Open letter to legislators of Arlington, Belmont, and Cambridge

Open letter to legislators of Arlington, Belmont, and Cambridge

This letter has been sent to the town, city, and state legislators of Arlington, Belmont and Cambridge regarding the impending destruction of the urban wilds adjacent to Little Pond and the Little River in Belmont and Cambridge.

Dear Legislators,

The Association of Cambridge Neighborhoods is pleased to learn that adaptation preparedness to climate change will be modeled in Cambridge for the nation and that planning will get underway very soon with the City of Cambridge taking the lead among eight US cities.

Civil defense measures will be needed for rising sea levels and tributary flooding. Northwest Cambridge knows all too well the dangers of flooding and sewage contamination. Health and safety is our priority for the future, so how is it possible that the City of Cambridge’s Conservation Commission and Department of Public Works and the Town of Belmont’s Community Development Department are in the process of considering water and sewer infrastructure permits for a large development which would mostly eliminate a small river floodplain forest and its six million gallons of water annually in tree transpiration. The flooding reality was demonstrated in March 2010 when massive floods inundated neighborhoods in North Cambridge and East Arlington with water and sewage and almost reached Route 2, temporarily shutting down its ramps. This floodplain is all we have to protect people and other species that have gravitated to the Alewife Reservation, which, after our many years of neglect, has become a valuable and rare urban wild.

We at ACN have been watching groups such as Friends of Alewife Reservation and the Massachusetts Audubon Society use the area as an important teaching ground for youth, for green jobs and for general earth science and biodiversity learning, as it is on a major transportation node at Alewife. This is the only place in Cambridge where we can see such natural wonders as wood ducks, coyote, and a forest wetland ecosystem. There has never been a greater need for protection of such a large urban wild and floodplain area for our citizens, wildlife, and science learners.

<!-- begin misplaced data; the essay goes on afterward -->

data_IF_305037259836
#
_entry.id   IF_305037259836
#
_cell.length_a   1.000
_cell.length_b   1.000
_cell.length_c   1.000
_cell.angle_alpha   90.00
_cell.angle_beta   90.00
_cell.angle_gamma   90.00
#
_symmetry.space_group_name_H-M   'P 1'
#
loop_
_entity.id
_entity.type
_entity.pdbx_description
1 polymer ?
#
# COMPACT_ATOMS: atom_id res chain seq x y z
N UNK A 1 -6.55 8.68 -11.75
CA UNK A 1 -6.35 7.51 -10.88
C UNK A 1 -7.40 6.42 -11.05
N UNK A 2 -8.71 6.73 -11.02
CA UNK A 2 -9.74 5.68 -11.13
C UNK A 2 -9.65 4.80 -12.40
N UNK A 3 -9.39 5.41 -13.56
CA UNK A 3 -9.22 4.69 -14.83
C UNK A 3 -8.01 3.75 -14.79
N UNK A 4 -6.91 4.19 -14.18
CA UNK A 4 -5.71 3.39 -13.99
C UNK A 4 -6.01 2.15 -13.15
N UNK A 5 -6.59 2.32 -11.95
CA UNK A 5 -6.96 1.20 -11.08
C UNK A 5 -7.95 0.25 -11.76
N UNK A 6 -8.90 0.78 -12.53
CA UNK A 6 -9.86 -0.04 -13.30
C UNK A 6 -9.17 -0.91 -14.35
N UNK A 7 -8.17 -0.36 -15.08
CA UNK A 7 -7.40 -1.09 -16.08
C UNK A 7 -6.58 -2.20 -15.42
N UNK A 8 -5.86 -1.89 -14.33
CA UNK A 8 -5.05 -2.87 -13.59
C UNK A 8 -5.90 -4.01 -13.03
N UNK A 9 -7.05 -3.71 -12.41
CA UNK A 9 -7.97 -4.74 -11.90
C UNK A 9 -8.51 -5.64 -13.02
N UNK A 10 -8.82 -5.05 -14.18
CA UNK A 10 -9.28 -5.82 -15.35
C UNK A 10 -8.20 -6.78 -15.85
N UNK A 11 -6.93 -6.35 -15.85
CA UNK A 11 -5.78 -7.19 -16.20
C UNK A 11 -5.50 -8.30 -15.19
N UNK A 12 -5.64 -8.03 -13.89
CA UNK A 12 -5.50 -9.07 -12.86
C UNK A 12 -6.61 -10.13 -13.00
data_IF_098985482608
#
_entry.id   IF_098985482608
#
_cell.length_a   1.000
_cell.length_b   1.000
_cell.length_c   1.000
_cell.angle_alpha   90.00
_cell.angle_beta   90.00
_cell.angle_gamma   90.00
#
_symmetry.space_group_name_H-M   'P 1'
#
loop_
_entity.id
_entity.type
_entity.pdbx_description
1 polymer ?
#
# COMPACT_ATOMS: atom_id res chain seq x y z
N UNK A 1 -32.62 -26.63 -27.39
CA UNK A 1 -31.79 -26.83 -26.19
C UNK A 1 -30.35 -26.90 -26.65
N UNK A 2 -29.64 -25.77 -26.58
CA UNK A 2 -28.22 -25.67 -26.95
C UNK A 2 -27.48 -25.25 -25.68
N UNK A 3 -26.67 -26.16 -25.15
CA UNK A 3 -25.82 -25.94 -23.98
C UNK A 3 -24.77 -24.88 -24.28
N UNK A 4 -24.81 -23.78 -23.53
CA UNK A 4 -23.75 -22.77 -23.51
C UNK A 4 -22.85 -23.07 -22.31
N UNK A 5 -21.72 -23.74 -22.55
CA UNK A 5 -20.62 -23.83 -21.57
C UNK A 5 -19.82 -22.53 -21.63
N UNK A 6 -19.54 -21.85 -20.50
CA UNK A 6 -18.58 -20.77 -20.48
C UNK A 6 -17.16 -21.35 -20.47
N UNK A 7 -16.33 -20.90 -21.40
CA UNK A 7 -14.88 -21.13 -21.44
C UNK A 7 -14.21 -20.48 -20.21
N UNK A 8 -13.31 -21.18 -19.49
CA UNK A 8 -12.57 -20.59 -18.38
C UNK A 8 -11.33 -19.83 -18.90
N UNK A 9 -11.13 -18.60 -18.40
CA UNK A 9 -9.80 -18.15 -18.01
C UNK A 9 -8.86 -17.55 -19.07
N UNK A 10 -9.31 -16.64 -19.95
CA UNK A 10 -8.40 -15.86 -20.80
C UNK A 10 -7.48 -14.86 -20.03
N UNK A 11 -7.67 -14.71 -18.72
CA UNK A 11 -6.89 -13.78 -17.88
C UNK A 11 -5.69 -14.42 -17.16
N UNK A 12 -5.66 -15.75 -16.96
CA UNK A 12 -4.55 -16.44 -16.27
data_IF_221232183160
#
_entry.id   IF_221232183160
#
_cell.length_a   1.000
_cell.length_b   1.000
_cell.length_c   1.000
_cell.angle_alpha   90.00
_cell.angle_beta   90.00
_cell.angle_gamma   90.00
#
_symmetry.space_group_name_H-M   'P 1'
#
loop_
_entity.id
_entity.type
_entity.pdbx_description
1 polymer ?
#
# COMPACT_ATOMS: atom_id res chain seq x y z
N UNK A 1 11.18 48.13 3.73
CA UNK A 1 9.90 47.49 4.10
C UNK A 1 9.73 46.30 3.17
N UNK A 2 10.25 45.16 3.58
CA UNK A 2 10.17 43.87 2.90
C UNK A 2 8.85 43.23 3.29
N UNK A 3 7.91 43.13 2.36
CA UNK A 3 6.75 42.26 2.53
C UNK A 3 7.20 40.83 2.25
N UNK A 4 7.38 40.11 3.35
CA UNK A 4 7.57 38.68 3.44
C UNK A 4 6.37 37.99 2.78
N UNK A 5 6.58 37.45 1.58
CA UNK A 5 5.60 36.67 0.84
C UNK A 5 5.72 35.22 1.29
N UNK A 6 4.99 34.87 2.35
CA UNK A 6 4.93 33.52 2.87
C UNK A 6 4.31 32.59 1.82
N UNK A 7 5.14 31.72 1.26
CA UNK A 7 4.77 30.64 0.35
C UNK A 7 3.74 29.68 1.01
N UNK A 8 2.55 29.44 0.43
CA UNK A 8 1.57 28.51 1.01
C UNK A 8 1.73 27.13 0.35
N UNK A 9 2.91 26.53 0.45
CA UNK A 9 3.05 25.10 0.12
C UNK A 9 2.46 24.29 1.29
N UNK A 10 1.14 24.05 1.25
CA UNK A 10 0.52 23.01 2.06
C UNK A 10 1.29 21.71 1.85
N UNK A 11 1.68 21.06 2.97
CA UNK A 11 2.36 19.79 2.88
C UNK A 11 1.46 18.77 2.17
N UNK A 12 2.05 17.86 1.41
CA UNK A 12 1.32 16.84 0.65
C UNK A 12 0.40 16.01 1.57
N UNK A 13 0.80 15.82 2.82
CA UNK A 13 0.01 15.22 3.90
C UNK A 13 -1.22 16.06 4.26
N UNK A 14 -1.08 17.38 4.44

The permitting, we feel, must be delayed until the Belmont Conservation Commission with its intervenors reaches Superior Court with their appeal. They have all submitted their affidavits. This case deserves to have its appeal by the town heard because much testimony and cross-examination of professional witnesses at the Adjudicatory Hearing at DEP in 2009 were not considered. Climate catastrophe is happening throughout the world, and we have an opportunity to prevent it in northwest Cambridge and downstream to Boston Harbor, if the scientific evidence is allowed to come to bear on the case.

The lack of big housing developments does not present a crisis. The destruction of habitat, wetlands, and floodplains, on the other hand, may in fact be exactly that. Please do everything you can to preserve this natural gem and flood control asset.


Mark Jaquith
Co-President, Association of Cambridge Neighborhoods
15 Brookford Street
Cambridge, MA 02140

Ellen Mass
President, Friends of Alewife Reservation
186 Alewife Brook Parkway, Suite 304
Cambridge, MA 02138.

Photo above of an American redstart (Setophaga ruticilla) at the reservation courtesy of Friends of Alewife Reservation.